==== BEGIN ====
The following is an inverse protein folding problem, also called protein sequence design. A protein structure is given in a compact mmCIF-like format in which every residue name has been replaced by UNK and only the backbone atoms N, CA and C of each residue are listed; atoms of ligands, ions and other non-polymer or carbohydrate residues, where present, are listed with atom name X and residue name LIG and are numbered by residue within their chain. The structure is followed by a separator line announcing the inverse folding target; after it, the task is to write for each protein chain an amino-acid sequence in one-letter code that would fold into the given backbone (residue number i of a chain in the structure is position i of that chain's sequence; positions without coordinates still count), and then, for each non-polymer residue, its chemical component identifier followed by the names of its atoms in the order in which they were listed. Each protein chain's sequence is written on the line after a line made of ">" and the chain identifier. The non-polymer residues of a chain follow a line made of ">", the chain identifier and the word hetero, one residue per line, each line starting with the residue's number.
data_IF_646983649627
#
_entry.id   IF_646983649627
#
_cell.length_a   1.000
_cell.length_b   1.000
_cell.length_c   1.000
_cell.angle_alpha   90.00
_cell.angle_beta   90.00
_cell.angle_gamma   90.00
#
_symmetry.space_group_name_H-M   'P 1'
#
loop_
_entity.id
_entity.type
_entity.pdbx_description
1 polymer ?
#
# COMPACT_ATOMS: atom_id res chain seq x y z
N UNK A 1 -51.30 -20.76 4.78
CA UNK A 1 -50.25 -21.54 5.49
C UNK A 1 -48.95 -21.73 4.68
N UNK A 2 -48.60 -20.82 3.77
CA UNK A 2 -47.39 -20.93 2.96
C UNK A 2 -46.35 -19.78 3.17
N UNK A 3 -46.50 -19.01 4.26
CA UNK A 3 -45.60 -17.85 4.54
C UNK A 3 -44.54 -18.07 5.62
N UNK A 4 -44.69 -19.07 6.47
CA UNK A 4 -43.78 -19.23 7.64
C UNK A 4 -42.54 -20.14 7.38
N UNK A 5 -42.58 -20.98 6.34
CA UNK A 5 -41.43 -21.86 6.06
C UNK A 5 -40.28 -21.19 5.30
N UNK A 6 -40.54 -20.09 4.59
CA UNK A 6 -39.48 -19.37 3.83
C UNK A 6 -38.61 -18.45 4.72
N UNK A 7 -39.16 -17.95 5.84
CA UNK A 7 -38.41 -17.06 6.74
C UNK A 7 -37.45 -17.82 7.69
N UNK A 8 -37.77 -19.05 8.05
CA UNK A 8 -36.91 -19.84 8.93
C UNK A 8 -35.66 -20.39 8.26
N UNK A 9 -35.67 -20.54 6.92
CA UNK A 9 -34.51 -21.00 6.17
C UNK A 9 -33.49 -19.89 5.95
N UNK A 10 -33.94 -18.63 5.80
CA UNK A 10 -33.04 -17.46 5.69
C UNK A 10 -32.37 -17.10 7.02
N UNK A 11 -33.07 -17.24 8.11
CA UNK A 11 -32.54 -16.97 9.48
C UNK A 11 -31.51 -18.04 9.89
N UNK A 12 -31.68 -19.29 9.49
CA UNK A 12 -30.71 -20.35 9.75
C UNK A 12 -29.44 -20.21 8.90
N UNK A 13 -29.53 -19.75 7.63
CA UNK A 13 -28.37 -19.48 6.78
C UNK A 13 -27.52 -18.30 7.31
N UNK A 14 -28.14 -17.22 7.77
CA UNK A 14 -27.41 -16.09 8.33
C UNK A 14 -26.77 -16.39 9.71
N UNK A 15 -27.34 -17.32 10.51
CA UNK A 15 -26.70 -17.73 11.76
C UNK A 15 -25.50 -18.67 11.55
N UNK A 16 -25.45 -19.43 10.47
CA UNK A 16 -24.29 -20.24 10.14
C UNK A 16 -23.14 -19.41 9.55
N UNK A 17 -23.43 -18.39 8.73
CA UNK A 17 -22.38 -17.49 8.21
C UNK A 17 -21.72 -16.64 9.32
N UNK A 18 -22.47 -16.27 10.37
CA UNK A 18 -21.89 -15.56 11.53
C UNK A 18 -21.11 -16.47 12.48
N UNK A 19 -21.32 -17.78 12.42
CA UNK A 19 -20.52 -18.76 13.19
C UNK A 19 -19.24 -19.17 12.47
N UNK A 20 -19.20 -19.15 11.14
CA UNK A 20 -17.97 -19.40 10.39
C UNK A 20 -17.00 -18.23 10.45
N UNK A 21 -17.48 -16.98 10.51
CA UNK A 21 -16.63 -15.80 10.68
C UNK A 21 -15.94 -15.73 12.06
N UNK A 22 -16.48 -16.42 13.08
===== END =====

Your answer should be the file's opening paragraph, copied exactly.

The following is an inverse protein folding problem, also called protein sequence design. A protein structure is given in a compact mmCIF-like format in which every residue name has been replaced by UNK and only the backbone atoms N, CA and C of each residue are listed; atoms of ligands, ions and other non-polymer or carbohydrate residues, where present, are listed with atom name X and residue name LIG and are numbered by residue within their chain. The structure is followed by a separator line announcing the inverse folding target; after it, the task is to write for each protein chain an amino-acid sequence in one-letter code that would fold into the given backbone (residue number i of a chain in the structure is position i of that chain's sequence; positions without coordinates still count), and then, for each non-polymer residue, its chemical component identifier followed by the names of its atoms in the order in which they were listed. Each protein chain's sequence is written on the line after a line made of ">" and the chain identifier. The non-polymer residues of a chain follow a line made of ">", the chain identifier and the word hetero, one residue per line, each line starting with the residue's number.